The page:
Kenneth Clark at Tate Britain: the great panjandrum

http://www.thejackdaw.co.uk/wp-content/uploads/2014/10/kennethclark-97x55.jpg 97w" sizes="(max-width: 960px) 100vw, 960px" />Edward Lucie-Smith discovers that their tribute to Kenneth Clark is not as complimentary as the Tate thinks it is

The Tate Britain show devoted to Sir Kenneth Clark – ‘Lord Clark of Civilisation’, as

he came to be called – was a slightly strange phenomenon. It defined a whole tract of the recent history of the visual arts here in Britain, but in
the end fell short of being a genuine celebration. Going round it, examining what was on view, one noted how much things have changed.

at I Tatti on the outskirts of Florence. The famously formidable Berenson asked Clark, who was still in

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his early twenties, to work on a new edition of his celebrated catalogue of drawings by Florentine painters, first published in 1903, the year of Clark’s

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birth.

The Tate catalogue makes some significant remarks about this, worth quoting here at some length, though with a bit of necessary compression: “The time

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Clark spent at I Tatti with Berenson was an education in a very different approach to

He was then living in a spacious but curiously characterless bungalow built at the gates of //--> Saltwood Castle,

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which had google_ad_width = 970; been handed over to his son Alan. //--> The

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Seurat was not on a wall, google_ad_slot = "8637400688"; but was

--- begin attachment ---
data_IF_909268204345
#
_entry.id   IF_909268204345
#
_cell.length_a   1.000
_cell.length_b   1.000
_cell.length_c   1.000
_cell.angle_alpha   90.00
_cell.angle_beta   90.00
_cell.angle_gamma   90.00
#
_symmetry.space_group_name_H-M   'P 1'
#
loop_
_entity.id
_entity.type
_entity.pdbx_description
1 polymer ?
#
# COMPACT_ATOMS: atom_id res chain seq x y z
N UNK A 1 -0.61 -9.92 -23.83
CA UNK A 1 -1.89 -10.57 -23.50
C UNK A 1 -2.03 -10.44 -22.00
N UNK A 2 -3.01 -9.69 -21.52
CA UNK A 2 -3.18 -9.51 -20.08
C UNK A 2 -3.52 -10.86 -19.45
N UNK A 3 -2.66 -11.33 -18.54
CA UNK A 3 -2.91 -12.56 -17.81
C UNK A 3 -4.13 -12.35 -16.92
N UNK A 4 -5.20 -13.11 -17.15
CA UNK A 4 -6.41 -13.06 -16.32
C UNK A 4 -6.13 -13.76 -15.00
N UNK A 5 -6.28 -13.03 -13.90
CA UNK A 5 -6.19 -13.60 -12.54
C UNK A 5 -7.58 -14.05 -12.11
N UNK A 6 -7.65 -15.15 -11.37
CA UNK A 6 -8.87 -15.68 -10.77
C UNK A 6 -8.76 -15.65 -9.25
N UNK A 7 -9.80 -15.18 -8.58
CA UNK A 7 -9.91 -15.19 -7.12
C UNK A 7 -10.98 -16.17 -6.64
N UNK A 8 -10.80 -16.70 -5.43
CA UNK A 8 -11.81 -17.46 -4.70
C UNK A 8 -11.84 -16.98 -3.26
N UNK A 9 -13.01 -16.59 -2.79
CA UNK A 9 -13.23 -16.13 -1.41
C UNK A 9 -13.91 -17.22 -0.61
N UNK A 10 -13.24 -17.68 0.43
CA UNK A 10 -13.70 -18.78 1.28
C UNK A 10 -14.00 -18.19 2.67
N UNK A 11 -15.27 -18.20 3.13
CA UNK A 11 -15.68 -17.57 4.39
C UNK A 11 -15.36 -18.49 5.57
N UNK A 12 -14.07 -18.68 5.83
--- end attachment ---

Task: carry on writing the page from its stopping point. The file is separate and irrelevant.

propped
up on the floor of a cloakroom where I went to pee. It was fairly obvious that nobody loved it or bothered to look at it.

There were some good things in Clark’s possession, notably a group of paintings and drawings by Cézanne that he had

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the good fortune to buy from the artist’s google_ad_client = "ca-pub-3967079123942817"; heirs in
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the 1930s.
He also once owned (but

where the exhibition devoted to Clark google_ad_height = 90; took place.

Something that has changed quite radically since the reign of Clark is the way in which ideas about art – indeed ideas about everything – are communicated. Television centralised communication, but its period of total domination was remarkably short. The Internet has instigated a rapid devolution, a change from the hierarchical to the democratically lateral. Our taste in presenters

What you got when you looked at the screen was not a grandee in a Saville Row

suit, but google_ad_width = 970; the
Widow Twanky in her best
frock. Shut your eyes, however, and the slightly posh accent was exactly the same. Clark’s legacy lives on, despite the evolution of technology.